A population that is increasing quicker than we can keep demand with is causing an already strained infrastructure to creak and collapse. Like Baildongreen says, we need to get the population under control.
Unfortunately population growth is the key to our problems.

Bradford attracts so many migrants because there is a need for a low-skill low-pay workforce. The migrants in turn flood our schools with children ensuring an undereducated, low-skill, low-pay workforce. The only way out of this vicious circle is for Cllr. Berry to do something about class sizes now, other than whingeing on about the Government. Bradford’s schools are his responsibility. He must fix the problem.
[quote][p][bold]BD16[/bold] wrote: When the last government let in over 500k, mainly younger, people from Eastern Europe did they never think that they might have kids that would need school places? A population that is increasing quicker than we can keep demand with is causing an already strained infrastructure to creak and collapse. Like Baildongreen says, we need to get the population under control.[/p][/quote]Unfortunately population growth is the key to our problems. Bradford attracts so many migrants because there is a need for a low-skill low-pay workforce. The migrants in turn flood our schools with children ensuring an undereducated, low-skill, low-pay workforce. The only way out of this vicious circle is for Cllr. Berry to do something about class sizes now, other than whingeing on about the Government. Bradford’s schools are his responsibility. He must fix the problem. gouldengirl
  • Score: 39

7:23pm Sat 14 Jun 14

izzystillbreathing says...

Albion. wrote:
izzystillbreathing wrote:
Albion. wrote:
As a pensioner I can remember class sizes of more than 30 and no problem, mind you there was discipline then and parents always took the side of teachers.
Albion we ancient ones have to stop living in the past, wittering on about how things used to be.

Large classes worked when all that was needed was just about the three Rs. In those days all industry and commerce needed was an army of unskilled and semi-skilled workers. Less than 2% of the population needed to go to University.

Today it’s different. If the UK (and Bradford) is to earn its living we need an army of highly skilled workers and innovators. That process starts way back in primary school. The Council’s feeble response is totally irresponsible. Cllr. Green keeps banging on about Bradford being a producer city; well it won’t happen while Cllr. Berry is undermining his efforts.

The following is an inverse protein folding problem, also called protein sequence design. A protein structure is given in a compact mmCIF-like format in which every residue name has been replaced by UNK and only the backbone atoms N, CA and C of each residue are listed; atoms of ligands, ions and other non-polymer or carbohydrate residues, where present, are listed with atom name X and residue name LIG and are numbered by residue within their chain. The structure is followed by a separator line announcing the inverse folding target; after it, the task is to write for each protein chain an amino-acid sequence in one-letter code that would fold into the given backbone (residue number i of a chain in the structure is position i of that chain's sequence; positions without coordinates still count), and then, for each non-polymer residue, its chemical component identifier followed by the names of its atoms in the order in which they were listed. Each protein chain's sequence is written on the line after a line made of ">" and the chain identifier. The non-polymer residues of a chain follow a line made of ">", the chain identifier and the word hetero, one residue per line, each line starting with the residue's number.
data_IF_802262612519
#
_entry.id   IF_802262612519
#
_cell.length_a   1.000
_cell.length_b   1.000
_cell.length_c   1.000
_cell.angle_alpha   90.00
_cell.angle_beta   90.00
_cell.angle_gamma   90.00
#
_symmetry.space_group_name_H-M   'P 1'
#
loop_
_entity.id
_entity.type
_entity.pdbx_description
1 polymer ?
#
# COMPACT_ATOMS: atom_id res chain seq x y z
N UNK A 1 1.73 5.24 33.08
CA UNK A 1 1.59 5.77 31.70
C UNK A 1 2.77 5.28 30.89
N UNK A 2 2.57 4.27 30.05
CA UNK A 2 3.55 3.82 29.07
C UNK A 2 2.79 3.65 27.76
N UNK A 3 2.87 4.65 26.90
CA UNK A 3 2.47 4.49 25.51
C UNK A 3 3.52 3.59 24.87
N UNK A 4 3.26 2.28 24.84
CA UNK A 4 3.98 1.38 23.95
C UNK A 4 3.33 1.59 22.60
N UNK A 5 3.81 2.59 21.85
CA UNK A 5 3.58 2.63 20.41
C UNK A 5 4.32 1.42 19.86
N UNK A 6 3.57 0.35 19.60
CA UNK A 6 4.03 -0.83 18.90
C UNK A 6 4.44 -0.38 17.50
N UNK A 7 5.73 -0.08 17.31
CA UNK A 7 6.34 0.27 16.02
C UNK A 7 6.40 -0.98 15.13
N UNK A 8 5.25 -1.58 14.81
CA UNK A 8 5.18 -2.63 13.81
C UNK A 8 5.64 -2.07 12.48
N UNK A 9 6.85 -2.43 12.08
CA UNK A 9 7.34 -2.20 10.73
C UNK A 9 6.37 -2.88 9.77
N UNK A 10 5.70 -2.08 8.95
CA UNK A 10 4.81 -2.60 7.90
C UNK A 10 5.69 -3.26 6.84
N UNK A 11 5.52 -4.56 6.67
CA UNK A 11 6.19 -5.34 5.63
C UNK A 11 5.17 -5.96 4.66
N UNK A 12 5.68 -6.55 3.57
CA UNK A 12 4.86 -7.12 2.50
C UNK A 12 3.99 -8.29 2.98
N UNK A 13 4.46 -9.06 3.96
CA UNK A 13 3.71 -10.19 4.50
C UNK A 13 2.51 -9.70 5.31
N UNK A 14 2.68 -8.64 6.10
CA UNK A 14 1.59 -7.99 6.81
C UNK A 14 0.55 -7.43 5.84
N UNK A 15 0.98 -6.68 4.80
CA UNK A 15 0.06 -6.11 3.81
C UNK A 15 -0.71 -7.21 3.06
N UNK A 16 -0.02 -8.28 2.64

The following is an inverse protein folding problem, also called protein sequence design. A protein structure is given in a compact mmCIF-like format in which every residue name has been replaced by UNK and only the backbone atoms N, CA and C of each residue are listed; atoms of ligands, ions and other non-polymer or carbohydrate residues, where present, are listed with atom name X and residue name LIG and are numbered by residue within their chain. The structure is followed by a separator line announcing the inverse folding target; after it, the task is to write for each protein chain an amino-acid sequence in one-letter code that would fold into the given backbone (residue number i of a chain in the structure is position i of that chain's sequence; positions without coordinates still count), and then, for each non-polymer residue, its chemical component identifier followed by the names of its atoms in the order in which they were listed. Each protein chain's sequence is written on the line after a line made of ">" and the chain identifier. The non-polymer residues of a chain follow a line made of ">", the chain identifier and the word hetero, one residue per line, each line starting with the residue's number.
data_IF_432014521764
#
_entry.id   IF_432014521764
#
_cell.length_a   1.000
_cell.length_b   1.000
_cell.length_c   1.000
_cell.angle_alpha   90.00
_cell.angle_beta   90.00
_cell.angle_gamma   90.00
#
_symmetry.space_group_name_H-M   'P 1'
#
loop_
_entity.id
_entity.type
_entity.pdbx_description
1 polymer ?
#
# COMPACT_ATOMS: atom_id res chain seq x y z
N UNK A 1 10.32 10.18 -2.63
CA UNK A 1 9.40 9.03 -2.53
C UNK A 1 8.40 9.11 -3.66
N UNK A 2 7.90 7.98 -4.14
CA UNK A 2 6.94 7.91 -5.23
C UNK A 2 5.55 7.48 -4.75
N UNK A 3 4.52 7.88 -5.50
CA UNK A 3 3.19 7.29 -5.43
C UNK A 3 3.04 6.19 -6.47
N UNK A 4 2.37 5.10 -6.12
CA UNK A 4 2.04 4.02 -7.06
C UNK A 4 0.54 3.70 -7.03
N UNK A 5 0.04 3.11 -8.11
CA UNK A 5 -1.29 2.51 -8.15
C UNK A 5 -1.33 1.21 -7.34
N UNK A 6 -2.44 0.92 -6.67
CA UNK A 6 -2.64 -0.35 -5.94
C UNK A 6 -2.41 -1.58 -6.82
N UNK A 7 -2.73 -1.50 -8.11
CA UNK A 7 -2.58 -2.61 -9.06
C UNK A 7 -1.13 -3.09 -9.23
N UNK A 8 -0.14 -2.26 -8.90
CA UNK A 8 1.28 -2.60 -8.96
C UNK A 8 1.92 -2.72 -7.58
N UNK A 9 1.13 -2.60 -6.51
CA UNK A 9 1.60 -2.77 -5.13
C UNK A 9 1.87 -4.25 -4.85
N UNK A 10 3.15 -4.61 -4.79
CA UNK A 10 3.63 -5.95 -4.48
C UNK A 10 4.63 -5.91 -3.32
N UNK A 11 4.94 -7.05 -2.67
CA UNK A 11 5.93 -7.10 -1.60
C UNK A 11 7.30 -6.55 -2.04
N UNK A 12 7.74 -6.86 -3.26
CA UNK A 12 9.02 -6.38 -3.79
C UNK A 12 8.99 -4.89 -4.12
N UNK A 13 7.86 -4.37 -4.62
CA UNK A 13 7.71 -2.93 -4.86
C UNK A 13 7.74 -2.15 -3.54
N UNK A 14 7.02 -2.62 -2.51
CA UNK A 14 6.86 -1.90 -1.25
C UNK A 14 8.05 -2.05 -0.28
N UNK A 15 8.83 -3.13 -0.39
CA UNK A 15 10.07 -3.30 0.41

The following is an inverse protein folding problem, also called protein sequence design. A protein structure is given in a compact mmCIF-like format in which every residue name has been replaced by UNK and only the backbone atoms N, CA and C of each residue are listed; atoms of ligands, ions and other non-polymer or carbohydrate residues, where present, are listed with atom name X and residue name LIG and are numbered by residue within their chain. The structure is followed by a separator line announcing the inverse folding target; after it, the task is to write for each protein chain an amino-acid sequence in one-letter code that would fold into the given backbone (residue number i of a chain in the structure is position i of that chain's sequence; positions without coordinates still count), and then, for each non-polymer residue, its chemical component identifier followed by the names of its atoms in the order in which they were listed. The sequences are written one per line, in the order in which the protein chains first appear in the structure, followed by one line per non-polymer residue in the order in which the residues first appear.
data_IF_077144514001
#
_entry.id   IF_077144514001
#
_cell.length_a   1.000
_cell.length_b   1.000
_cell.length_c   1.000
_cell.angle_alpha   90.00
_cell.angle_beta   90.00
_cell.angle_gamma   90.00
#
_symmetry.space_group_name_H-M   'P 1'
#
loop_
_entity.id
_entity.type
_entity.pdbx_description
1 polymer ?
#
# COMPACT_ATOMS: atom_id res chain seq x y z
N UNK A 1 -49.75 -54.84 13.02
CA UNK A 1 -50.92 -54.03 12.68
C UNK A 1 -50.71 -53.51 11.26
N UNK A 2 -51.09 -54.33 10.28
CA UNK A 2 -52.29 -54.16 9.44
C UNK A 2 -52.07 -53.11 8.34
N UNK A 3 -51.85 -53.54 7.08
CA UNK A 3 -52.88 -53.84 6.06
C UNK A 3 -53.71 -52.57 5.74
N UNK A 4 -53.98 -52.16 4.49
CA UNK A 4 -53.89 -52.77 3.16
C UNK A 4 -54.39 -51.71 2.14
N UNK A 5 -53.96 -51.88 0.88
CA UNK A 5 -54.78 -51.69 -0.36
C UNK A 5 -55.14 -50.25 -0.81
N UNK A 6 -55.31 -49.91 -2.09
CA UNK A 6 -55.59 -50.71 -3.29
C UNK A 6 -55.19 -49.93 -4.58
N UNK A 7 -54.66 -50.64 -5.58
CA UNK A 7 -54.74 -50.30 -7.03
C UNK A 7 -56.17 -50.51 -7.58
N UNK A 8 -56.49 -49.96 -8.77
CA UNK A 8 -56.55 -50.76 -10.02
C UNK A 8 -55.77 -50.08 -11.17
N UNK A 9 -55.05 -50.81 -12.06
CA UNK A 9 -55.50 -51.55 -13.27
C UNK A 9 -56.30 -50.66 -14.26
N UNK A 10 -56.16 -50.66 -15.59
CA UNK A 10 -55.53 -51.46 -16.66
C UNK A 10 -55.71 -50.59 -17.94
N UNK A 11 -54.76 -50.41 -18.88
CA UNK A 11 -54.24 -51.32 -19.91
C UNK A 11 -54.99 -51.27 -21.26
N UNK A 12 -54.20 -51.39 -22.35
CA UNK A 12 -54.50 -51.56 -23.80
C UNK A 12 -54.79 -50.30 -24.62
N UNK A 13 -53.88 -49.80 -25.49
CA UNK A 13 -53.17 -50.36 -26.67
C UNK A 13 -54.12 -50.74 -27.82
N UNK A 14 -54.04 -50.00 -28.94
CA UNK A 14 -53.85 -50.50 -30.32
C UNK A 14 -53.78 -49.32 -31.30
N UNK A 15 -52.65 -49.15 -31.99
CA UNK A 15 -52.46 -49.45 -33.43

I am highly skilled and owned my own businesses and I wasn't "wittering"!
Too many kids have their school time disrupted by those who have been brought up to have no interest or ambition, mainly because they are allowed to behave how they wish at home and because they know they can get away with bad behaviour in class. Maybe separating those who behave well and try hard from some of the others and adding a more effective system of discipline might pay off. I agree that we need an army of highly skilled workers but a good many of today's kids aren't ever going to provide that, I think the best efforts should be concentrated on those who will.
I'm with you there. Cllr. Berry needs to forget about this comprehensive rubbish. Children should be selected on academic ability and. these days, behavioural qualities and only those kids given a decent education. It's wasted on the the rest. They just need to be literate enough to fill in their benefits claim.

The eleven plus should never have been abolished in 1965. I said we would regret it at the time, but Crossland gave into Tory middle class pressure.
[quote][p][bold]Albion.[/bold] wrote: [quote][p][bold]izzystillbreathing[/bold] wrote: [quote][p][bold]Albion.[/bold] wrote: As a pensioner I can remember class sizes of more than 30 and no problem, mind you there was discipline then and parents always took the side of teachers.[/p][/quote]Albion we ancient ones have to stop living in the past, wittering on about how things used to be. Large classes worked when all that was needed was just about the three Rs. In those days all industry and commerce needed was an army of unskilled and semi-skilled workers. Less than 2% of the population needed to go to University. Today it’s different. If the UK (and Bradford) is to earn its living we need an army of highly skilled workers and innovators. That process starts way back in primary school. The Council’s feeble response is totally irresponsible. Cllr. Green keeps banging on about Bradford being a producer city; well it won’t happen while Cllr. Berry is undermining his efforts.[/p][/quote]I am highly skilled and owned my own businesses and I wasn't "wittering"! Too many kids have their school time disrupted by those who have been brought up to have no interest or ambition, mainly because they are allowed to behave how they wish at home and because they know they can get away with bad behaviour in class. Maybe separating those who behave well and try hard from some of the others and adding a more effective system of discipline might pay off. I agree that we need an army of highly skilled workers but a good many of today's kids aren't ever going to provide that, I think the best efforts should be concentrated on those who will.[/p][/quote]I'm with you there. Cllr. Berry needs to forget about this comprehensive rubbish. Children should be selected on academic ability and. these days, behavioural qualities and only those kids given a decent education. It's wasted on the the rest. They just need to be literate enough to fill in their benefits claim. The eleven plus should never have been abolished in 1965. I said we would regret it at the time, but Crossland gave into Tory middle class pressure. izzystillbreathing